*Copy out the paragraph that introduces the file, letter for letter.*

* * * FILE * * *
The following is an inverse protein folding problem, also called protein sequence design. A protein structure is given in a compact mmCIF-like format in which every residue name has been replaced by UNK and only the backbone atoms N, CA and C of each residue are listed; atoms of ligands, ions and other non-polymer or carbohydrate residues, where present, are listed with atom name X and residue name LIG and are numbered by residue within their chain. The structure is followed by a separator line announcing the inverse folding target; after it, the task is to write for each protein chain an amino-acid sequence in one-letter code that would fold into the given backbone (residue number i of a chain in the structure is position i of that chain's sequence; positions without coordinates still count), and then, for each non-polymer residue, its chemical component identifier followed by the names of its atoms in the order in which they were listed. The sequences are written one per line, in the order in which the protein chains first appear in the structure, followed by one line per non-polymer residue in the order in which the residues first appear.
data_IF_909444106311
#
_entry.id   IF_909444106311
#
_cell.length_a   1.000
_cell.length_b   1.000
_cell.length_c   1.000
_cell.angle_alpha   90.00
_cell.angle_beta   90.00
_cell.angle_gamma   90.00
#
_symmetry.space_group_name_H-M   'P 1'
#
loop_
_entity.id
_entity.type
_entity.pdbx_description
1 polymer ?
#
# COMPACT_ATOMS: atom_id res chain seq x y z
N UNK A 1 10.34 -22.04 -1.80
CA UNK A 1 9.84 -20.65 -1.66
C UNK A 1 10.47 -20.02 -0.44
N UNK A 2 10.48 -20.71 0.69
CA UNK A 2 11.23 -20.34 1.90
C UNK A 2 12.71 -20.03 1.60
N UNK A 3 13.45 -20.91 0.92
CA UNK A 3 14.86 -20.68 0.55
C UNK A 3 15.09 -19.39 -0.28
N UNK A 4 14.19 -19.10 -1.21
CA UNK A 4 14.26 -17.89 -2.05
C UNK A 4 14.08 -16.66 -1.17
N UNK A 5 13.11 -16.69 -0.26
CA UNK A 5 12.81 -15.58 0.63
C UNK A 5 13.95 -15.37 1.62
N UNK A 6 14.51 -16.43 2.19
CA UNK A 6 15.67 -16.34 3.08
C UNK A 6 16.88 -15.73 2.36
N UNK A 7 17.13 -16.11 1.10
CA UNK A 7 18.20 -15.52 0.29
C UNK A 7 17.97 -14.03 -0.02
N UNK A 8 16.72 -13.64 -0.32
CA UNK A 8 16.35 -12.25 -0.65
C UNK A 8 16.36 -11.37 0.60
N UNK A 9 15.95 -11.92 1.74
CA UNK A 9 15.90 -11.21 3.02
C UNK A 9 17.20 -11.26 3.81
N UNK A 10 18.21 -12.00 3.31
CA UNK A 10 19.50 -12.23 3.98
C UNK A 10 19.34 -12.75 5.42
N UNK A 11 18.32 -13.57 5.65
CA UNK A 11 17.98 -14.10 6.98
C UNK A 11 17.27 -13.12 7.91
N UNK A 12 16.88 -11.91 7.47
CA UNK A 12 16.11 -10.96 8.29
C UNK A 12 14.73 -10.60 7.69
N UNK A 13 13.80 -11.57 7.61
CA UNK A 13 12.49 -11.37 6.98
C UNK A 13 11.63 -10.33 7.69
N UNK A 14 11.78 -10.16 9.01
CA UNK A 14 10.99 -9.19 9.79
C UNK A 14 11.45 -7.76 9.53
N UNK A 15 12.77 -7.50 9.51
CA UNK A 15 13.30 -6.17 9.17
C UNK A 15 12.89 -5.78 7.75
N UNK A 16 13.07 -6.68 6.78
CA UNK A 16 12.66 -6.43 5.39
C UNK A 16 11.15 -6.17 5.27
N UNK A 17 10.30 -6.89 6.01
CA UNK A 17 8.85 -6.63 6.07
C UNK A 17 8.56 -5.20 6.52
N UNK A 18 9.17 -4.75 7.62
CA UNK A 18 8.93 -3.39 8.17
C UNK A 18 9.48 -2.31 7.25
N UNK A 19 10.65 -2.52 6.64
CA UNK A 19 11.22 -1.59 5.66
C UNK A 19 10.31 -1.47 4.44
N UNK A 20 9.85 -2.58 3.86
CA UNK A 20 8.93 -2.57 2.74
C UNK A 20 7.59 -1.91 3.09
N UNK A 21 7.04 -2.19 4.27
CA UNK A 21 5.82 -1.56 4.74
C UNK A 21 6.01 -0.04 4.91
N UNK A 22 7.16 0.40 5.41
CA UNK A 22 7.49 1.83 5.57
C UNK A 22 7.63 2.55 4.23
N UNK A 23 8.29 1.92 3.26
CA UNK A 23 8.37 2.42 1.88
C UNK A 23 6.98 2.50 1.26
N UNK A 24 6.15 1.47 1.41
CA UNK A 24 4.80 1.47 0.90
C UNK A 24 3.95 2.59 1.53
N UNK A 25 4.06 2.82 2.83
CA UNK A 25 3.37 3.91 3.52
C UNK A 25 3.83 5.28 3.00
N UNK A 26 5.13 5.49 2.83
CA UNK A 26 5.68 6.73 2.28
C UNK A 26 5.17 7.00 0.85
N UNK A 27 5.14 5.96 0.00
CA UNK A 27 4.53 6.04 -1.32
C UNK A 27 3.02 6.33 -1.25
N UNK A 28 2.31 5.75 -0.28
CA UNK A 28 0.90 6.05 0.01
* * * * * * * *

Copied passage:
The following is an inverse protein folding problem, also called protein sequence design. A protein structure is given in a compact mmCIF-like format in which every residue name has been replaced by UNK and only the backbone atoms N, CA and C of each residue are listed; atoms of ligands, ions and other non-polymer or carbohydrate residues, where present, are listed with atom name X and residue name LIG and are numbered by residue within their chain. The structure is followed by a separator line announcing the inverse folding target; after it, the task is to write for each protein chain an amino-acid sequence in one-letter code that would fold into the given backbone (residue number i of a chain in the structure is position i of that chain's sequence; positions without coordinates still count), and then, for each non-polymer residue, its chemical component identifier followed by the names of its atoms in the order in which they were listed. The sequences are written one per line, in the order in which the protein chains first appear in the structure, followed by one line per non-polymer residue in the order in which the residues first appear.